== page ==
Her older sister, who had decided the night before that she would not be going to school today as it was ‘unfair’ that she had to go when her sister did not, woke up with a raging fever. She’s a powerful little being. I am not sure if she too was sneezed all over or if she just willed the fever into existence to prove a point.

As soon as my youngest got wind of this strange turn around, and realised that she would be going to school while her sister stayed home, the water works started. ‘I don’t want to go to school,’ she wailed so loudly I’m sure our neighbours were left wondering what strange and unusual punishment we had concocted for our three-year-old.

My husband was clear, she was well enough for school. As she writhed around on the floor, I considered it might be possible, but I was reluctant to send her back too early. Plus, there was no way I could get her sister into the bike to go and pick her up from school should we be wrong. So home she stayed.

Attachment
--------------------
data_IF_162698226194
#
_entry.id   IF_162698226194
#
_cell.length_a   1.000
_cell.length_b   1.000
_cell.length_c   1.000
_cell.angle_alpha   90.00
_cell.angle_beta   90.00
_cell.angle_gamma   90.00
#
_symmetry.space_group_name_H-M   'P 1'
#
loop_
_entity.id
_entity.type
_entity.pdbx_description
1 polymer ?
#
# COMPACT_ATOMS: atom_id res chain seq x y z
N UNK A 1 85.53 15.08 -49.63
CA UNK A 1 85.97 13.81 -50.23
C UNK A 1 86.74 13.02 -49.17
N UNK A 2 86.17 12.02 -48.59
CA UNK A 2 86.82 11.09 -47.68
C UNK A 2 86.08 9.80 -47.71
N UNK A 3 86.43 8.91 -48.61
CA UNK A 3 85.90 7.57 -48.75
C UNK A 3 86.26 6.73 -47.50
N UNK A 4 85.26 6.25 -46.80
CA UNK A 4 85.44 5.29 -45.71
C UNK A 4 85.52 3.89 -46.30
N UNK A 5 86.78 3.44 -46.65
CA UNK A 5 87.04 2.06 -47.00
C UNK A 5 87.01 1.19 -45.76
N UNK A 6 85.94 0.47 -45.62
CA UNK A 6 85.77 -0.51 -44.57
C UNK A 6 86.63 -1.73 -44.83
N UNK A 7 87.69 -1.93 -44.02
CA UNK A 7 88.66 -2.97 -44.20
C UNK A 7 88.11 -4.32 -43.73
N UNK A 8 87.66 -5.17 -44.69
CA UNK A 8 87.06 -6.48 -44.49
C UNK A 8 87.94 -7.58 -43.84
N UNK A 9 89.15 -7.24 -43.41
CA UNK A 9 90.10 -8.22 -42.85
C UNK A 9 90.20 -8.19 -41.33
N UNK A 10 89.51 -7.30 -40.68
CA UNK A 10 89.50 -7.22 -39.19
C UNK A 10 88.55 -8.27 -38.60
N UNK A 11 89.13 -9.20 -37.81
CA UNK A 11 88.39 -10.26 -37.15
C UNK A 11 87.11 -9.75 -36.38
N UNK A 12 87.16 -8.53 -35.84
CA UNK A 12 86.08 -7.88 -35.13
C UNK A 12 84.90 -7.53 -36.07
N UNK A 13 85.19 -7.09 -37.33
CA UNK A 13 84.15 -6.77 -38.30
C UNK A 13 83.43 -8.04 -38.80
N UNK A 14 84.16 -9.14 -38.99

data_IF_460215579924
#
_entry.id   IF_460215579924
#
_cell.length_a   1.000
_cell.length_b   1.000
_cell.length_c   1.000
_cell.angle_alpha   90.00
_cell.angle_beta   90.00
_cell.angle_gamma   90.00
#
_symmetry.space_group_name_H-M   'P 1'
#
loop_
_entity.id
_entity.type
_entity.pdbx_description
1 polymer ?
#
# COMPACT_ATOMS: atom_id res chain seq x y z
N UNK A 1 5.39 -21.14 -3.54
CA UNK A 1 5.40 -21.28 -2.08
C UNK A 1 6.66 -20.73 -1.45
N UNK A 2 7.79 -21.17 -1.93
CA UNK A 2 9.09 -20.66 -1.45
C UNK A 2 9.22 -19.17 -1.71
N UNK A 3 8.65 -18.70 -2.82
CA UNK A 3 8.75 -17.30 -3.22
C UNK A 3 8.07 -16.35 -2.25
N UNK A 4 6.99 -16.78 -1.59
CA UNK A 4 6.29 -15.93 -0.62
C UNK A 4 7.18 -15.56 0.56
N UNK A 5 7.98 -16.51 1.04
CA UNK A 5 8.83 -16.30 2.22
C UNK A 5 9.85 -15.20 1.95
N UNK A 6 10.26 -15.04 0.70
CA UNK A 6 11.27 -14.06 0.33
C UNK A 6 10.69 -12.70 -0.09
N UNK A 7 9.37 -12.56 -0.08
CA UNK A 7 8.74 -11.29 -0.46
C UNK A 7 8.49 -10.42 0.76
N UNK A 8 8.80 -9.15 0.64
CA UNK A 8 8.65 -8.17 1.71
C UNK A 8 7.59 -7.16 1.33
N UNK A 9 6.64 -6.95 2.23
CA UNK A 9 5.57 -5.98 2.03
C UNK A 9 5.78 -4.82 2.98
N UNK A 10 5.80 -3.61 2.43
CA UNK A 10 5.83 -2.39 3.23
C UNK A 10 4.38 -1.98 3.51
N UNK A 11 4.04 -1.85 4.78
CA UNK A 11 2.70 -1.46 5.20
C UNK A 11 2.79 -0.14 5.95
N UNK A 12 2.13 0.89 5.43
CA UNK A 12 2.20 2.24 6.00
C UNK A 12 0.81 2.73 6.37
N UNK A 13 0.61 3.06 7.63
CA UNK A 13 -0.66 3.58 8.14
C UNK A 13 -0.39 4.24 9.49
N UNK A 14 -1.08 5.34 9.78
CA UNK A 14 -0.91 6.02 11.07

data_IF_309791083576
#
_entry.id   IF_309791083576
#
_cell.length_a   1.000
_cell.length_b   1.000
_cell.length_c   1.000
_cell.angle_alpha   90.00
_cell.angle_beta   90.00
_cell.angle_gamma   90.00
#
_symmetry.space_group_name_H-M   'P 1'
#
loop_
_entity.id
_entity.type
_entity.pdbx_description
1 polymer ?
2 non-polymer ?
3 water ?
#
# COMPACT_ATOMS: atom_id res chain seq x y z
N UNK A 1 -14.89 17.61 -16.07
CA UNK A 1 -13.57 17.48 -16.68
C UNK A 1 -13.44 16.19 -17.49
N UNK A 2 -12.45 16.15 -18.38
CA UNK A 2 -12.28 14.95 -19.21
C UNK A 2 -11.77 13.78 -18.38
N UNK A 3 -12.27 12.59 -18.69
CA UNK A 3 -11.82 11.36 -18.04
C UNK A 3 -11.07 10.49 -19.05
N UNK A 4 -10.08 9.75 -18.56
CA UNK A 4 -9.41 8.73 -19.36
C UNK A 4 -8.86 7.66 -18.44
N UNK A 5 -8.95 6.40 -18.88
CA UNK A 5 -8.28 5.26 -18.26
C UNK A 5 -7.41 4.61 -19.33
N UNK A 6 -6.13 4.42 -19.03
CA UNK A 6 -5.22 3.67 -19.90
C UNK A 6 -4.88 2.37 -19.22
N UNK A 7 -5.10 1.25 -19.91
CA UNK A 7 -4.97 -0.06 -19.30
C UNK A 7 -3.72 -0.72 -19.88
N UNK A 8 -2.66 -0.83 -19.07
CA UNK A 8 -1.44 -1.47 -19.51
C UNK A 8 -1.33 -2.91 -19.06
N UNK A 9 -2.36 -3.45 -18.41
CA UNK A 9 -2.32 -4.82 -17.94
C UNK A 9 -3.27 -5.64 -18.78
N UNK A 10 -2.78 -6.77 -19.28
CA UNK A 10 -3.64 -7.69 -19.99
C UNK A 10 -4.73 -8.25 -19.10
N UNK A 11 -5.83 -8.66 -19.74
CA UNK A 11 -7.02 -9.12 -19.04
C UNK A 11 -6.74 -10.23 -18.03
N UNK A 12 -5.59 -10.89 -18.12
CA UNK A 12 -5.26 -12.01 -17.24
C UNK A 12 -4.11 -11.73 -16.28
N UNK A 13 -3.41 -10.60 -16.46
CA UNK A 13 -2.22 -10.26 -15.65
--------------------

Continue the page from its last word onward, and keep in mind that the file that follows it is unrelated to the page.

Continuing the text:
A year or so ago I started following a delightful blog about a woman who had seven children, for that I was ready to erect a statue to her. But she also chose to homeschool. I was wondrous and amazed. I love my children but the idea of homeschooling makes my ovaries want to crawl up into my spine. My biggest challenge as a mother has always been the relentlessness of it all. When they were both home from school, trying to get any time to myself was near impossible and it exhausted my spirit. I loved playing with them, and caring for them, not so much the washing, folding and putting away of all of their clothes, and I definitely grew to despise scraping egg yolk from tables. I love setting up spaces for them, creating cupboards that make sense of their toys, and shelves to organise all of the creative outlets we explore together. We collect spring blossoms to hang on their book tree (a book case shaped like a tree, branches and all), we paint, we craft, we colour, we cook and take care of our plants, but when my husband is a away for weeks at a time and they are sick, I return to those earlier dark days, of sleep deprivation and relentlessness and my spirit shudders. No reprieve. No time. No space. ‘I want…’, ‘I need…’, ‘get me …’